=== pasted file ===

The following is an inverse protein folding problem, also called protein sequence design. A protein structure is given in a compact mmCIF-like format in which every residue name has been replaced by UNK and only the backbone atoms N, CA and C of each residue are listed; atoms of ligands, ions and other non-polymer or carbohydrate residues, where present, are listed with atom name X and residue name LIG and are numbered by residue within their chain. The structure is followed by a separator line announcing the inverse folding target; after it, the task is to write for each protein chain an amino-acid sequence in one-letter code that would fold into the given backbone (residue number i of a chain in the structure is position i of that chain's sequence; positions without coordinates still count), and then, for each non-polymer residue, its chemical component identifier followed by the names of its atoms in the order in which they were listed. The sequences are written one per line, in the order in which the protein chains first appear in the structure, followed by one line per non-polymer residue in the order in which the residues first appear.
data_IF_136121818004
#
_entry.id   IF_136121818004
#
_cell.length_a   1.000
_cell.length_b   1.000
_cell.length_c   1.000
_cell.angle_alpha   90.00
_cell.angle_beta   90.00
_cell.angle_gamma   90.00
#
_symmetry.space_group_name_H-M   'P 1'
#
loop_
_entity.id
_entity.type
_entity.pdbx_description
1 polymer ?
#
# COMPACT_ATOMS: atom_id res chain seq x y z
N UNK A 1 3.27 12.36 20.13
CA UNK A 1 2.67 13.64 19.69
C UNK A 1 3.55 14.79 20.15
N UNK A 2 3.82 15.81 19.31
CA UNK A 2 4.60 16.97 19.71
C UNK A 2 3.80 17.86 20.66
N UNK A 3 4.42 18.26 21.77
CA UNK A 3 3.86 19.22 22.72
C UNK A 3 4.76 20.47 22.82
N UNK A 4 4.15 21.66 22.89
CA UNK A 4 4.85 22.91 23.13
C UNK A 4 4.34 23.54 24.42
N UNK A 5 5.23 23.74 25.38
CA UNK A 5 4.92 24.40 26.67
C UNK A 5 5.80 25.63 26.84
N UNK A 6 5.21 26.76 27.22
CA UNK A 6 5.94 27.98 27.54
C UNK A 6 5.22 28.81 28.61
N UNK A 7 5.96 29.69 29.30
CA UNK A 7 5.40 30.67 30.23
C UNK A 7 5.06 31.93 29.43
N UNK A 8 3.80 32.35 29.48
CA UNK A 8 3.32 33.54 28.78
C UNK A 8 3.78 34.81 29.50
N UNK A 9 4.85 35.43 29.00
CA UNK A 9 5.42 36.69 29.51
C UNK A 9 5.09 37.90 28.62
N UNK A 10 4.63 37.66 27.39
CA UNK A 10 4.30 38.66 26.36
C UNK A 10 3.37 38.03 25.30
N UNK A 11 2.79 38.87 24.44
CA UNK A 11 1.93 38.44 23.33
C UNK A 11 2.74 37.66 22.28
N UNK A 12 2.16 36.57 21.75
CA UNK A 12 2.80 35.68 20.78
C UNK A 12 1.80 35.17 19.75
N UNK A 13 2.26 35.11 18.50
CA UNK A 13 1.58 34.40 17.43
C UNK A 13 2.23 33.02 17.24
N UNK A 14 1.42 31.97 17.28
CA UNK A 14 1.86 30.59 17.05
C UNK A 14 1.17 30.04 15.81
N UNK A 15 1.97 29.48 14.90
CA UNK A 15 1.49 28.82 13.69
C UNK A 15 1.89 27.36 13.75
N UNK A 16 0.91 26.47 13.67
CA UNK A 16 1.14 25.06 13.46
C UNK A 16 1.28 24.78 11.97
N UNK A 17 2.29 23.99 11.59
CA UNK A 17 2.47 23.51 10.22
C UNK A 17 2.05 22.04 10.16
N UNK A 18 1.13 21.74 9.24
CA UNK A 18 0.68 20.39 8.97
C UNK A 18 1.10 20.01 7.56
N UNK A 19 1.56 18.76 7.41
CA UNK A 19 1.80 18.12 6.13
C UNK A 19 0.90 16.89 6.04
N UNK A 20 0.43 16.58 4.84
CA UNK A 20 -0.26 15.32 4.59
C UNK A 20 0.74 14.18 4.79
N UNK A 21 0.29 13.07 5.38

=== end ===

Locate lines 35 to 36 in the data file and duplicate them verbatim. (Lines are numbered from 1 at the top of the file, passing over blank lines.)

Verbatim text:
CA UNK A 5 4.92 24.40 26.67
C UNK A 5 5.80 25.63 26.84